Yousif Kalian is a second-generation Iraqi immigrant and a member of the Syriac Catholic Church. As an undergraduate student at The Catholic University of America, he was a young adult researcher on the Christian Communities of the East Cultural Heritage Project, and he has continued to work with the endeavor after graduation. He initially learned about the project while taking a class with Dr. Talia.
"I've always had an interest in the region from a professional point of view, on top of being Iraqi-American," Kalian told CNA. He said that within both Catholic and secular culture in the United States, there is a lack of understanding about Middle Eastern Christians, as well as a culture gap between Middle Eastern parents or grandparents and their children or grandchildren. This, he said, has left a lot of questions about identity and culture among many of his Middle Eastern Christian peers.
Kalian sees this project's blending of oral history and multimedia access as a way for young people to help change that knowledge gap.
"If you know anything about the Middle East, the oral tradition is the most prominent tradition there," he said, pointing to the recitation traditions in Islam, Judaism and several Christian churches. Singing and storytelling are closely tied up with the identity of the people, he explained.
"I think not just preserving dates and numbers and facts, but really preserving the stories is the most important thing to preserve from Middle Eastern Christian culture," Kalian stressed.
"We all grew up with stories. The monastery that my grandfather is named after was destroyed by ISIS in 2015," he said. "And my grandfather's name was Behnam."
Saint Behnam and Saint Sara monastery was established in the 4th Century in the Nineveh plain, about 20 miles from the city of Mosul. In late 2014, ISIS fighters took control of the monastery, expelling the monks under threat of death. On March 19, 2015, the terrorist group released images of the destruction of the tomb of Saint Behnam and the surrounding buildings.
Yet, Kalian keeps the memory of the monastery with him, as a part of who he is. "The story goes that my great grandma couldn't have a son," he told CNA. "Kept having daughters, and in Middle Eastern culture having a son is a point of pride: he carries the name and the wealth and protection. So she went to St. Behnam monastery and was praying, 'Please give me a boy, St. Behnam. I'll name him after you if you give me a boy'."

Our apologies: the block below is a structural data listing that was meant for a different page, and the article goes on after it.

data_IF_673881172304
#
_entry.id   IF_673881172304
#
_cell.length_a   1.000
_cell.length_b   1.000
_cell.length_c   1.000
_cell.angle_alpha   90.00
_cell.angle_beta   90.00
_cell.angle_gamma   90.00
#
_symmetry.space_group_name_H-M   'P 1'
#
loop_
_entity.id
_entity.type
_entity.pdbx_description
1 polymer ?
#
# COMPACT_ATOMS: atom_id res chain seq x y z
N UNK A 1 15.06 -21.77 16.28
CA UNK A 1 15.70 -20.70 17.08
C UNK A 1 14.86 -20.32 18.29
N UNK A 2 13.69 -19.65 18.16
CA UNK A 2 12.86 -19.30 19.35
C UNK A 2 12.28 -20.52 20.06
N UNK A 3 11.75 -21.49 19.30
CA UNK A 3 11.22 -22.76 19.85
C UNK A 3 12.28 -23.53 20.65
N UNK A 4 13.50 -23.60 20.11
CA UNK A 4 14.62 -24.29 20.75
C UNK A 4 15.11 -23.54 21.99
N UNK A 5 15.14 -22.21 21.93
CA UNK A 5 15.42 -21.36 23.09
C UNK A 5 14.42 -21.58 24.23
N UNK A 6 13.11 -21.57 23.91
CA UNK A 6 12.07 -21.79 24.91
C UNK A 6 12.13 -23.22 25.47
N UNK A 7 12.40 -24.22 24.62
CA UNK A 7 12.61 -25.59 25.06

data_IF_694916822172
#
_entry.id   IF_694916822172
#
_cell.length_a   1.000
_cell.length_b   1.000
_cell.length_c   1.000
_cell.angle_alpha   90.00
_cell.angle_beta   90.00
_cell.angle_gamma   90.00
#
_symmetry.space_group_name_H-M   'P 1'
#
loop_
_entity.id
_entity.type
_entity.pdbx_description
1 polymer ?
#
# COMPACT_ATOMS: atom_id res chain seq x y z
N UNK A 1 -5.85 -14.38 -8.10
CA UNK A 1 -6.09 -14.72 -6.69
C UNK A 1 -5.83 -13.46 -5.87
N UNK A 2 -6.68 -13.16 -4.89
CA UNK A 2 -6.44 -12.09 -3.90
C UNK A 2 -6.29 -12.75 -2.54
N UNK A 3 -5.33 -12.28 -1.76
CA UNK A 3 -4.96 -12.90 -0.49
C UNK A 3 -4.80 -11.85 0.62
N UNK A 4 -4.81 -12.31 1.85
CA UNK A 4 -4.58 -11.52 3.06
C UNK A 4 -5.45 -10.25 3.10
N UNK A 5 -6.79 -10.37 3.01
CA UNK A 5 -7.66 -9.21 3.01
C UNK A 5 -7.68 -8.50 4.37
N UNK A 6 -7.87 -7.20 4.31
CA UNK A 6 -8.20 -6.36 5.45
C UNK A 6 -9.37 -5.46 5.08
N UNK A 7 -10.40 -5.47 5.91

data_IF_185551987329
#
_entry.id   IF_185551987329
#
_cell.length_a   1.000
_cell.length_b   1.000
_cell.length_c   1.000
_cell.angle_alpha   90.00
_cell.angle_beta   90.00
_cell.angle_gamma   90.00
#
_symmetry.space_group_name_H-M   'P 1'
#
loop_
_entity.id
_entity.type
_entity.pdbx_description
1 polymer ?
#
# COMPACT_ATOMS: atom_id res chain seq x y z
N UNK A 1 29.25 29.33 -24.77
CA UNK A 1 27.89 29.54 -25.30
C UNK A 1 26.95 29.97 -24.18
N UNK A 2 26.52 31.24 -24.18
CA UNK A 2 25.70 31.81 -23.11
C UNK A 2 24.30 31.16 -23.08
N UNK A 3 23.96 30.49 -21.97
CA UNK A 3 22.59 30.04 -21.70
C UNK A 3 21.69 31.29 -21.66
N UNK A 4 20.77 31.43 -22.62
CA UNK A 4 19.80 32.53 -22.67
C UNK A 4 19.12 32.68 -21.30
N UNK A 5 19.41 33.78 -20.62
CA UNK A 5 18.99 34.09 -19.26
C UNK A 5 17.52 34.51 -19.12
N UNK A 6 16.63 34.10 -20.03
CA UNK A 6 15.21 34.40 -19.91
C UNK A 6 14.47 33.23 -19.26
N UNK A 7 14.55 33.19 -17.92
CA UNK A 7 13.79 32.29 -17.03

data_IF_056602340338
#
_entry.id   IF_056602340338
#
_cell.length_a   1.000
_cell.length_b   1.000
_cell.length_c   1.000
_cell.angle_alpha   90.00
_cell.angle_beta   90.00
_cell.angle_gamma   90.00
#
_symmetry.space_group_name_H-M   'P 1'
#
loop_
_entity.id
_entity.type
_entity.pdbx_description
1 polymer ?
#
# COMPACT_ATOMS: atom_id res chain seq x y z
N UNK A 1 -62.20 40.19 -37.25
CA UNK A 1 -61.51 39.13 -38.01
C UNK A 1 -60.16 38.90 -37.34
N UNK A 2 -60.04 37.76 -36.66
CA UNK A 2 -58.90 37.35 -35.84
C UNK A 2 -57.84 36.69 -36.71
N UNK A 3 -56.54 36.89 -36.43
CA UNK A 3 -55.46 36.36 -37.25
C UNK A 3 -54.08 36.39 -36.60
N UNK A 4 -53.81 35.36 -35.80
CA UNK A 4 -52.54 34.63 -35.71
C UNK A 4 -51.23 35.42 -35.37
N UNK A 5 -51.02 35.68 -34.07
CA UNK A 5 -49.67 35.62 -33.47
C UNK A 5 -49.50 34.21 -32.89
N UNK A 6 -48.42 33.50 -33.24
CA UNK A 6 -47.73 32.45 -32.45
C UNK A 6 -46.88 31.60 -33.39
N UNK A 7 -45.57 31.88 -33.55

"Sure enough, she gave birth to a boy, and he survived," Kalian said, "He survived, and she named him Behnam."
"You can find a book on Christianity in Iraq, or you can find a book on this monastery. But stories like this: they'll die with our parents or grandparents."
"That's why I think this project is so important: to get the recipes of the food that they cook and the history behind the food they cook, and the names of our parents and grandparents and where they come from, and these saints and stories and traditions…once we move here, to an extent it stays and is alive, but in another sense it gets lost," he lamented. "That's why I think that this project really is important."
And he is not the only one who is excited about the chance to pass on these stories: his siblings and other friends from his Syriac Catholic community have been interested in having a template to interview their parents and grandparents, and a way to digitize their memories. Kalian himself hopes to interview his family members and priests to collect their oral histories.
"I think every young person, if offered the opportunity, would love to speak with their grandparents or parents, if you gave them a structure to find out more about their own history," he said.
"If you make it an active thing to learn about your culture and not just have it be reading or watching documentaries. Being able to engage – having it be an active thing and have an active culture – will engage them more and therefore persevere our communities, our history, our culture and our language."
Once completed, the Christian Communities of the East Cultural Heritage Project will be accessible at www.ccmideast.org and in the archives of the Institute of Christian Oriental Research at The Catholic University of America. Documentary video will also be distributed in Michigan at a later date.
Photos courtesy of The Catholic University of America.
This article was originally published on CNA June 16, 2017.